Dr. Tonge: To that remark, I can add only that HRT is also very useful.

Mr. Andrew Rowe (Faversham and Mid-Kent): With reference to that last exchange, perhaps I should find out whether any spectacles that my hon. Friend the Member for Chesham and Amersham might decide to buy would be more expensive as a result of the Budget.

The central point of my hon. Friend's argument is important. The Secretary of State for International Development is accountable to the House not only in respect of money dispersed directly through DFID, but in terms of subscriptions to international organisations. There is no doubt that it is the House's duty to find out whether subscriptions to multilateral organisations such as the EU, or United Nations organisations such as UNESCO, are being spent properly and appropriately. In some cases, the transparency of such organisations leaves quite a lot to be desired.

My hon. Friend has pointed out that there is a gap of several years in our funding of the African Development bank, but that is undoubtedly because the bank was functioning extremely badly. It would be to the enlightenment of the entire Committee if the Minister could say a little more about the criteria and methods that the Department uses to establish whether organisations to which we subscribe are behaving in ways of which we approve.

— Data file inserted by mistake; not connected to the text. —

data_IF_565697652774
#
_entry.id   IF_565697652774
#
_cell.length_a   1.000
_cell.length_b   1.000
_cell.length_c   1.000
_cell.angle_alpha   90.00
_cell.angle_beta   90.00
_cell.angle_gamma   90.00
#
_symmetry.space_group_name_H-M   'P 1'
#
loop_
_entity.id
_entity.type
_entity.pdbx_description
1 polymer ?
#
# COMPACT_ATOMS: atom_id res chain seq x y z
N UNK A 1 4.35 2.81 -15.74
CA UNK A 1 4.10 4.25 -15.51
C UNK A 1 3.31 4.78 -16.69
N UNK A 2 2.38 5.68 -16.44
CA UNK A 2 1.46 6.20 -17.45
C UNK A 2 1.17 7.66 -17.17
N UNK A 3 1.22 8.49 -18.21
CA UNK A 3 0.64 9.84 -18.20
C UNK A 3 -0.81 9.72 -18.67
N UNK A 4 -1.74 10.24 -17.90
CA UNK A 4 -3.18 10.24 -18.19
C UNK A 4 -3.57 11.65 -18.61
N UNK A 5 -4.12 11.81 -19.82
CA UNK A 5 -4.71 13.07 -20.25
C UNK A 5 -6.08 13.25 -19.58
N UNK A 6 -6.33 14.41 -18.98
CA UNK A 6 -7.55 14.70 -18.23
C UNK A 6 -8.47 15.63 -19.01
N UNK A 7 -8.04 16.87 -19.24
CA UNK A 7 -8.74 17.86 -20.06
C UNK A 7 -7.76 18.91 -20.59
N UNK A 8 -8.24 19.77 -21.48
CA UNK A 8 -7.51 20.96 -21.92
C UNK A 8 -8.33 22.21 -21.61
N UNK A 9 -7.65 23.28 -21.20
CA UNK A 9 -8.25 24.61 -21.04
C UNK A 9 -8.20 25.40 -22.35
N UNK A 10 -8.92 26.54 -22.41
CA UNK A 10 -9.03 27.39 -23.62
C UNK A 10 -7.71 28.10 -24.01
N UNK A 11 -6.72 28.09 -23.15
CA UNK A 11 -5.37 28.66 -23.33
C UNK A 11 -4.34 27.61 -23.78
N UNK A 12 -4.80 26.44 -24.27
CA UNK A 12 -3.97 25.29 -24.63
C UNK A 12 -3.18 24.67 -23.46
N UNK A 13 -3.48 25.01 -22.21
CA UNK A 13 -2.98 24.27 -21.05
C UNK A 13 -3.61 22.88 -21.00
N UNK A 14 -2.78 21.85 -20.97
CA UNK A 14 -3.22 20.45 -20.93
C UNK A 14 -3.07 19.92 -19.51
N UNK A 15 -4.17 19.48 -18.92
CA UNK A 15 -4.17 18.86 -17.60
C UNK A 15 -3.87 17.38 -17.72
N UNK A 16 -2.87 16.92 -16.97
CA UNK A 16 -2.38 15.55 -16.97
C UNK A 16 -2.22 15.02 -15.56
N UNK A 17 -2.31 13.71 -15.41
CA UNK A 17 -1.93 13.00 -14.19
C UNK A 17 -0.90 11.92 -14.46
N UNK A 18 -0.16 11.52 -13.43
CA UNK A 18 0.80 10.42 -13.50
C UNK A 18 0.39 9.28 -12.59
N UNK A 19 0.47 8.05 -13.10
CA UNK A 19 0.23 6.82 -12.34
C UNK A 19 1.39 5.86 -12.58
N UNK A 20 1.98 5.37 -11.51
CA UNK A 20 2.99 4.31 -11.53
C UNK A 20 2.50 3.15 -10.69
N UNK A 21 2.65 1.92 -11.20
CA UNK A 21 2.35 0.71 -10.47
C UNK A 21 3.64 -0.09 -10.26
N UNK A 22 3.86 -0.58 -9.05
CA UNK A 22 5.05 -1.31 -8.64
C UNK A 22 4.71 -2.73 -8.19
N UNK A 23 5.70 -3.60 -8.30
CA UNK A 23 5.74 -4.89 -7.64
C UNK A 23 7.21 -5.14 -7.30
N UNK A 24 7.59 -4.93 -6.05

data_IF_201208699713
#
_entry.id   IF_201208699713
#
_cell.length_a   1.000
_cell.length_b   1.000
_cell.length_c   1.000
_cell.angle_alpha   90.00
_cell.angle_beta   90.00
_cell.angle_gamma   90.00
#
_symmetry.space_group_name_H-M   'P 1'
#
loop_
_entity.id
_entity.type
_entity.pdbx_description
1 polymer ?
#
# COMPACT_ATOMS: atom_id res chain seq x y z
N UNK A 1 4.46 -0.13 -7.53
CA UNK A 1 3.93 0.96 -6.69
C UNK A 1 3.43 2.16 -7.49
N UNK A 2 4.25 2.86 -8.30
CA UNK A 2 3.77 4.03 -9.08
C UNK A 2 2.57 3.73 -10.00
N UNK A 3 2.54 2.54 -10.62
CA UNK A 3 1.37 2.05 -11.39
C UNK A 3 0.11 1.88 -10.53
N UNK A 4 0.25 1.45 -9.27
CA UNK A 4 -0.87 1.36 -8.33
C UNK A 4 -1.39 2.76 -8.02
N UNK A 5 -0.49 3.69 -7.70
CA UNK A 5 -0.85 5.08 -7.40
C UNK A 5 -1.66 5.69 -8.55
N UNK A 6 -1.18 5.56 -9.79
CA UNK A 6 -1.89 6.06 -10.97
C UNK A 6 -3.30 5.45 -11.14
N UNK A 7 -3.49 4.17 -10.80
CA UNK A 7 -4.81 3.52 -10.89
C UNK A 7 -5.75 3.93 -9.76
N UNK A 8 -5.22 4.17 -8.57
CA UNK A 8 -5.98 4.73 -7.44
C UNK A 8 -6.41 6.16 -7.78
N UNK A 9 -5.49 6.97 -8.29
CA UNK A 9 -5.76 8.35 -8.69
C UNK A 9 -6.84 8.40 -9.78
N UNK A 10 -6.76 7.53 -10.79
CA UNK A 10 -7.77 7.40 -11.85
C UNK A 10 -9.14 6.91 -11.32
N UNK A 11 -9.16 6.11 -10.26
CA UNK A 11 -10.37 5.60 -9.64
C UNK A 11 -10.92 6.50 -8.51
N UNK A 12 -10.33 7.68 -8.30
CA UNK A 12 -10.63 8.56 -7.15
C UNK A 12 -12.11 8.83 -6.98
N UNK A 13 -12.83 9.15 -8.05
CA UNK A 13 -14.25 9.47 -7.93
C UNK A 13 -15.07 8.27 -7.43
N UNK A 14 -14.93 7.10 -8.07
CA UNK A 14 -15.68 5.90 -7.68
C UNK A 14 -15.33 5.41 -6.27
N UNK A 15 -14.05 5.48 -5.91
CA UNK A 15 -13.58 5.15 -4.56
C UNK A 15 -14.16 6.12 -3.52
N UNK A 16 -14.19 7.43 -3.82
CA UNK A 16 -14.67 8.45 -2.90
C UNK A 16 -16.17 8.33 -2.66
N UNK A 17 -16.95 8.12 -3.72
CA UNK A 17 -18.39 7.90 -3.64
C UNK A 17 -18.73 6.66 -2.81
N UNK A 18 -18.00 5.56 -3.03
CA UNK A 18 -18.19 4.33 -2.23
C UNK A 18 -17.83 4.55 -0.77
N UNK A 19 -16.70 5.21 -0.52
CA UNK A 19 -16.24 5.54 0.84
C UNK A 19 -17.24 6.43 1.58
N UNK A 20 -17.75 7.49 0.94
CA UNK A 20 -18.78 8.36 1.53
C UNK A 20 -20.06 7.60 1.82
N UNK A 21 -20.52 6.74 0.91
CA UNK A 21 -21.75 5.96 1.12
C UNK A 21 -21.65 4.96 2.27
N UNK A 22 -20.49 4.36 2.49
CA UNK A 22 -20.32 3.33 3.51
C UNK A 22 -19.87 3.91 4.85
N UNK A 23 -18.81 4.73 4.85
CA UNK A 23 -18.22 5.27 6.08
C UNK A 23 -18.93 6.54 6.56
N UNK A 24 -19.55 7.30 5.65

10.30 am

My next point is self-serving, but I am not ashamed of that. It relates to the faintly defeatist view that, given the history of votes in the Committee, there is a possibility that the Government will win the vote on the amendment.

Mr. Mullin: Where are the Tories?

Mr. Rowe: The Minister is unfair. My colleagues have a remarkable capacity for picking up the debate quickly—when they appear. That may be something to do with the way in which the arguments unfold, or they may simply be very quick.

There is a new political institution in this country called the UK Youth Parliament. When I put down a parliamentary question to ask the Secretary of State to consider meeting members of the Youth Parliament to discuss how they could help further the objectives of her Department, I received a deeply cautious reply. That is a pity. The 250 young people who gathered in London to create a manifesto for the election were extraordinarily committed, anxious to be inclusive and unprejudiced, and showed a concern for the rest of the world, particularly the developing and poorer countries.